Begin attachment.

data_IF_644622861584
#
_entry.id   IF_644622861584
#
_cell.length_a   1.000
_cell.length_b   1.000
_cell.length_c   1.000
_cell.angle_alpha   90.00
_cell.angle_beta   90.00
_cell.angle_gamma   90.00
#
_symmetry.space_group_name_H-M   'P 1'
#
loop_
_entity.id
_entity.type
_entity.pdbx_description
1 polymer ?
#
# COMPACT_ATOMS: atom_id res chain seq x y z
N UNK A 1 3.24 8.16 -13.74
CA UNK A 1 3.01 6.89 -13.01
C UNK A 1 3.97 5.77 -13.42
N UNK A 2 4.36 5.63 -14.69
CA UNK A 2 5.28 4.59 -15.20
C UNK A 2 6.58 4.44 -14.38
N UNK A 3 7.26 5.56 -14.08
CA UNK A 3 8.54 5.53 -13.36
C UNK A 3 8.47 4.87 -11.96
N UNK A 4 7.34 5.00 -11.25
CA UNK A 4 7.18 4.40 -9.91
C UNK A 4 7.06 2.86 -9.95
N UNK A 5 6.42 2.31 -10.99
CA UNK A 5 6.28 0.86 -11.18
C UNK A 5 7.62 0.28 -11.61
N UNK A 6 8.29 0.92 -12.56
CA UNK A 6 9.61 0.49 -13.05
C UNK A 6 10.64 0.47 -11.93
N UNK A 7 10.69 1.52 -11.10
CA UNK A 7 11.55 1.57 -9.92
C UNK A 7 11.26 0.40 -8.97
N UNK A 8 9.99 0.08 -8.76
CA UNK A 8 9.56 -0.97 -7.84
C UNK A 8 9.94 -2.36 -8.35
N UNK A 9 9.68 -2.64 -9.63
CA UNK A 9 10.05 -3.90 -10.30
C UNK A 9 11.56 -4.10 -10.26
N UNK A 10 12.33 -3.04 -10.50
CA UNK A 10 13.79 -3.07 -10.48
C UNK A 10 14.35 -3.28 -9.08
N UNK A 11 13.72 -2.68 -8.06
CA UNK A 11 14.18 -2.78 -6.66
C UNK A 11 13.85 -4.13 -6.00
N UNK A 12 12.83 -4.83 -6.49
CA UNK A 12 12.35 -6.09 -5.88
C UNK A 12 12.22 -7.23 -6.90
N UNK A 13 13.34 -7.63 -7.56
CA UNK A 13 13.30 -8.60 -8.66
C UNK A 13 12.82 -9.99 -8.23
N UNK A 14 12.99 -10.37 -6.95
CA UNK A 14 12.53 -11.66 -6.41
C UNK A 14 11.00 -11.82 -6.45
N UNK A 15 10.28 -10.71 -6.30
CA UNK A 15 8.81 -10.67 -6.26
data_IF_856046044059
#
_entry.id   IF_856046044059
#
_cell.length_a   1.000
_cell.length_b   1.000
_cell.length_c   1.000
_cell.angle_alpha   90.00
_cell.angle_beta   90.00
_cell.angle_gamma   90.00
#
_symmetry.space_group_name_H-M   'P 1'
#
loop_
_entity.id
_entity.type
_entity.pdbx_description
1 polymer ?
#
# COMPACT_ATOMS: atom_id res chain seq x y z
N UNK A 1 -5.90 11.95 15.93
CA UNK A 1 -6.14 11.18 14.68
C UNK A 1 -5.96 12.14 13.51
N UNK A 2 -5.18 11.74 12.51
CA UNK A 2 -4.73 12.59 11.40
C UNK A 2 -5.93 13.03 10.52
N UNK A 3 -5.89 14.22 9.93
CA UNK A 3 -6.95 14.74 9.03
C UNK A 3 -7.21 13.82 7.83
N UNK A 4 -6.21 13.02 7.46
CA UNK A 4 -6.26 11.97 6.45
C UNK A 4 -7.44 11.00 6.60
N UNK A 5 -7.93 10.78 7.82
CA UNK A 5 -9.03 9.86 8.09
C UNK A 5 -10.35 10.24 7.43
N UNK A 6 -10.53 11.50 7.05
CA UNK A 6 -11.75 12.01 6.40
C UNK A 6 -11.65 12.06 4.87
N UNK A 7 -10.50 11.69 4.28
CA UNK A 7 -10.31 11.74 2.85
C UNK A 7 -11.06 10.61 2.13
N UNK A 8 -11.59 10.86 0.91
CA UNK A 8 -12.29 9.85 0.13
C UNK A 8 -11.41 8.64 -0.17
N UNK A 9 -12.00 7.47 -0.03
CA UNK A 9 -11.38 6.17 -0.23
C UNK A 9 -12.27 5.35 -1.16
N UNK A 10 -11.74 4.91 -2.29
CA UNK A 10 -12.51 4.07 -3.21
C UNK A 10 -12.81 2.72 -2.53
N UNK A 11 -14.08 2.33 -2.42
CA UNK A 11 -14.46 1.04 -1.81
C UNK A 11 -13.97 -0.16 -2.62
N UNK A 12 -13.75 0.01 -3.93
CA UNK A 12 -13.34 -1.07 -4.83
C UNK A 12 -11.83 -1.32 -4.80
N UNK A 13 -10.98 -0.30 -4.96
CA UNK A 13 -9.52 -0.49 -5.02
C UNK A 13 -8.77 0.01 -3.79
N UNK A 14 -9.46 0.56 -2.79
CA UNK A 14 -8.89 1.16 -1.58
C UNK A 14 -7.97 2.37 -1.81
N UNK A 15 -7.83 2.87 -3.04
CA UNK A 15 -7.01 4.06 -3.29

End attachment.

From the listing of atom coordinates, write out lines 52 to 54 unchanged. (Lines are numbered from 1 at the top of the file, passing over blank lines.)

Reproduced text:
CA UNK A 11 14.18 -2.78 -6.66
C UNK A 11 13.85 -4.13 -6.00
N UNK A 12 12.83 -4.83 -6.49